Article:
Sometimes the non-quantifiable outweighs the quantifiable because it is the cost of doing business and is definitely the right thing to do operationally, and for the environment.

Other items to be incorporated into the financial model are: 1) the higher cost for emergency replacements, and 2) the high cost of leasing temporary cooling equipment and fans to cool the store while waiting for the new unit to be installed, because they are a significant part of the financial case.

Electricity cost is one of the largest expenses in retail operations, and anything to reduce that cost should be included in your financial model. In saying so, states with high cost of electricity should be one of the considerations for the proactive replacement project. Show data that will convince upper management why leased equipment could be more costly than the new unit depending on how long it takes for the unit to be ordered, shipped, and installed. Do make note that sometimes there is a need to get city permits, and if a crane is required for the installation you will need special mall permits. Unless the unit is a stocked item, the installation process of the new unit could take up to 45 days. These costs, when combined with high energy costs, less efficient units, loss of sales, and maintenance costs, show very favorable return on investment and have a big impact on financial payback.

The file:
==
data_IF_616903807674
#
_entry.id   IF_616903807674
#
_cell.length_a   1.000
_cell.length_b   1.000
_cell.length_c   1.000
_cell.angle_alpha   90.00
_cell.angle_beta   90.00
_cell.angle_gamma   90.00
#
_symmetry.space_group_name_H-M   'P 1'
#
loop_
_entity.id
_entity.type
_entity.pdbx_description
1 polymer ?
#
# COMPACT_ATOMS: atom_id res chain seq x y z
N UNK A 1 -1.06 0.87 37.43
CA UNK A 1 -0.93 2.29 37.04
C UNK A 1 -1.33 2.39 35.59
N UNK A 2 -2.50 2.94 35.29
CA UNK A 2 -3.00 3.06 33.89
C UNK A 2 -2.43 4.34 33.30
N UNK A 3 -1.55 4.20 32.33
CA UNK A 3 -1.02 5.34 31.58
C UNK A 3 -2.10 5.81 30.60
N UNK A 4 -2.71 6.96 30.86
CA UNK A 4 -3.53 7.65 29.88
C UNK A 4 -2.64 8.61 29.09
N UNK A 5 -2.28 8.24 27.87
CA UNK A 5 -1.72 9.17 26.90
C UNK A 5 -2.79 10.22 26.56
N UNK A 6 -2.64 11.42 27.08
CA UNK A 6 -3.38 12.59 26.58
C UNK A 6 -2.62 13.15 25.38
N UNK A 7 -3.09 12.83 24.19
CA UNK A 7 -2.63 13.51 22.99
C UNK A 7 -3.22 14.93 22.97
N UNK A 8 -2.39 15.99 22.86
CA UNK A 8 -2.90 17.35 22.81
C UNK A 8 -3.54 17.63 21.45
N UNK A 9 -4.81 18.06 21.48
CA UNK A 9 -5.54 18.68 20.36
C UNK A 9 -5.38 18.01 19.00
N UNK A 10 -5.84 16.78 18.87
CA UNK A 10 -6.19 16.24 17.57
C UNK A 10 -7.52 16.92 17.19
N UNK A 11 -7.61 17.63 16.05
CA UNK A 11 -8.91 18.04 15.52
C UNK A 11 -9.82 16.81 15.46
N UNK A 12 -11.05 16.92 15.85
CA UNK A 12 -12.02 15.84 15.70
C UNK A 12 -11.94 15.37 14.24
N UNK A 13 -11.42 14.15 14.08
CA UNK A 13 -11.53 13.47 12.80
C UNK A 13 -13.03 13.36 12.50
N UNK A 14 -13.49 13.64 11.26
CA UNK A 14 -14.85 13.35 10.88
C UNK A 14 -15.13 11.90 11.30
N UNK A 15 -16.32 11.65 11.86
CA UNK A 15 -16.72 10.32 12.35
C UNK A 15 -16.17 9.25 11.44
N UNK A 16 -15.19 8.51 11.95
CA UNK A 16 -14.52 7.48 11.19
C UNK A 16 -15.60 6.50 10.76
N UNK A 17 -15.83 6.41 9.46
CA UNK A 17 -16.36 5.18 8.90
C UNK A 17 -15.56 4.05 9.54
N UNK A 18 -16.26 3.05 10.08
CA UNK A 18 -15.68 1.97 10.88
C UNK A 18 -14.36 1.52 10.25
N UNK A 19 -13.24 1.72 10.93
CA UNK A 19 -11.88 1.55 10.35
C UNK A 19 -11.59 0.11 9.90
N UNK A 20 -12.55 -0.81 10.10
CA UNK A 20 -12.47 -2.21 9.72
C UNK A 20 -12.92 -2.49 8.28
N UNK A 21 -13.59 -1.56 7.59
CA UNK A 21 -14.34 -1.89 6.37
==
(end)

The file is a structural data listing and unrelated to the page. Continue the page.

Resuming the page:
Even with all the above considerations, the financial justification may not show a favorable return on investment, and this is where doing the right thing and the cost of doing business should stand on their own merit.